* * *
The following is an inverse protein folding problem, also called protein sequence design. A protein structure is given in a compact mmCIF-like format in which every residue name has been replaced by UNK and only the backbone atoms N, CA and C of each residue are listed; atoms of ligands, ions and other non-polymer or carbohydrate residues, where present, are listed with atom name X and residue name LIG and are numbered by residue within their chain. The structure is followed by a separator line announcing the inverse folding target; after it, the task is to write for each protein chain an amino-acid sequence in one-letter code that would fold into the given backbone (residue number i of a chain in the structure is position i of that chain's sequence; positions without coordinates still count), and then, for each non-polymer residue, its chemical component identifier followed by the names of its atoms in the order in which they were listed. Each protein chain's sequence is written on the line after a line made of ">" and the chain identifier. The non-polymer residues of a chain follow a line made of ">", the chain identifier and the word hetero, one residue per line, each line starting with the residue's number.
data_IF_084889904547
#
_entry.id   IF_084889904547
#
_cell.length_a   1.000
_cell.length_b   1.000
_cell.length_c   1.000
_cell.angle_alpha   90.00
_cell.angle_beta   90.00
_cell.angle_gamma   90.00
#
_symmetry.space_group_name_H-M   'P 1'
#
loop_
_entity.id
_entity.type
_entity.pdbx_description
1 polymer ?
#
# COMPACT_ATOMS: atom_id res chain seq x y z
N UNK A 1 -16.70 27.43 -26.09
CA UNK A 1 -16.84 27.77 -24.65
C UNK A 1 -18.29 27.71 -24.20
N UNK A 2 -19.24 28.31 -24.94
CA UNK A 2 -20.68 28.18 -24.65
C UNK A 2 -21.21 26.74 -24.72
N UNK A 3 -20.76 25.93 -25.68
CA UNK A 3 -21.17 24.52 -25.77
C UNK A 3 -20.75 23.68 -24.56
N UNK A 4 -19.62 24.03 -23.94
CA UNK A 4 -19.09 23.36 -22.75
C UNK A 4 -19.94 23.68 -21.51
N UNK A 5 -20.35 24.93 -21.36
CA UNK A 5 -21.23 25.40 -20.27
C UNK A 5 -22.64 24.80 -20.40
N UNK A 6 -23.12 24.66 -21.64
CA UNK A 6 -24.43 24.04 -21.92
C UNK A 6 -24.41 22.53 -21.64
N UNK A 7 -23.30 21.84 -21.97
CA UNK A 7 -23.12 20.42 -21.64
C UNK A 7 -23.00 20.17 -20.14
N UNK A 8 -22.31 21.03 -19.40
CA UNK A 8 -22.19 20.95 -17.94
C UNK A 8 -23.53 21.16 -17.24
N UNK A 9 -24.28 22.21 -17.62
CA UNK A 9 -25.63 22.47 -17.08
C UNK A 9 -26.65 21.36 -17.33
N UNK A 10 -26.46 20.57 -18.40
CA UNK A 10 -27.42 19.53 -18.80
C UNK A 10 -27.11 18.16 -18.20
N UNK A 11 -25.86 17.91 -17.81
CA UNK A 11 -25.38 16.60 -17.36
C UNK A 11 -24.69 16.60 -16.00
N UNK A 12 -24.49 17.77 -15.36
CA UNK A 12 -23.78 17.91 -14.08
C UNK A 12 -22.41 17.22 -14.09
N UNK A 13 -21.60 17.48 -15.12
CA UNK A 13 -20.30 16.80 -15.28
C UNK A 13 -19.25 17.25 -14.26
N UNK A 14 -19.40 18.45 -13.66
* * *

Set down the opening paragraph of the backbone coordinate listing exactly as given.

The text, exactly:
The following is an inverse protein folding problem, also called protein sequence design. A protein structure is given in a compact mmCIF-like format in which every residue name has been replaced by UNK and only the backbone atoms N, CA and C of each residue are listed; atoms of ligands, ions and other non-polymer or carbohydrate residues, where present, are listed with atom name X and residue name LIG and are numbered by residue within their chain. The structure is followed by a separator line announcing the inverse folding target; after it, the task is to write for each protein chain an amino-acid sequence in one-letter code that would fold into the given backbone (residue number i of a chain in the structure is position i of that chain's sequence; positions without coordinates still count), and then, for each non-polymer residue, its chemical component identifier followed by the names of its atoms in the order in which they were listed. Each protein chain's sequence is written on the line after a line made of ">" and the chain identifier. The non-polymer residues of a chain follow a line made of ">", the chain identifier and the word hetero, one residue per line, each line starting with the residue's number.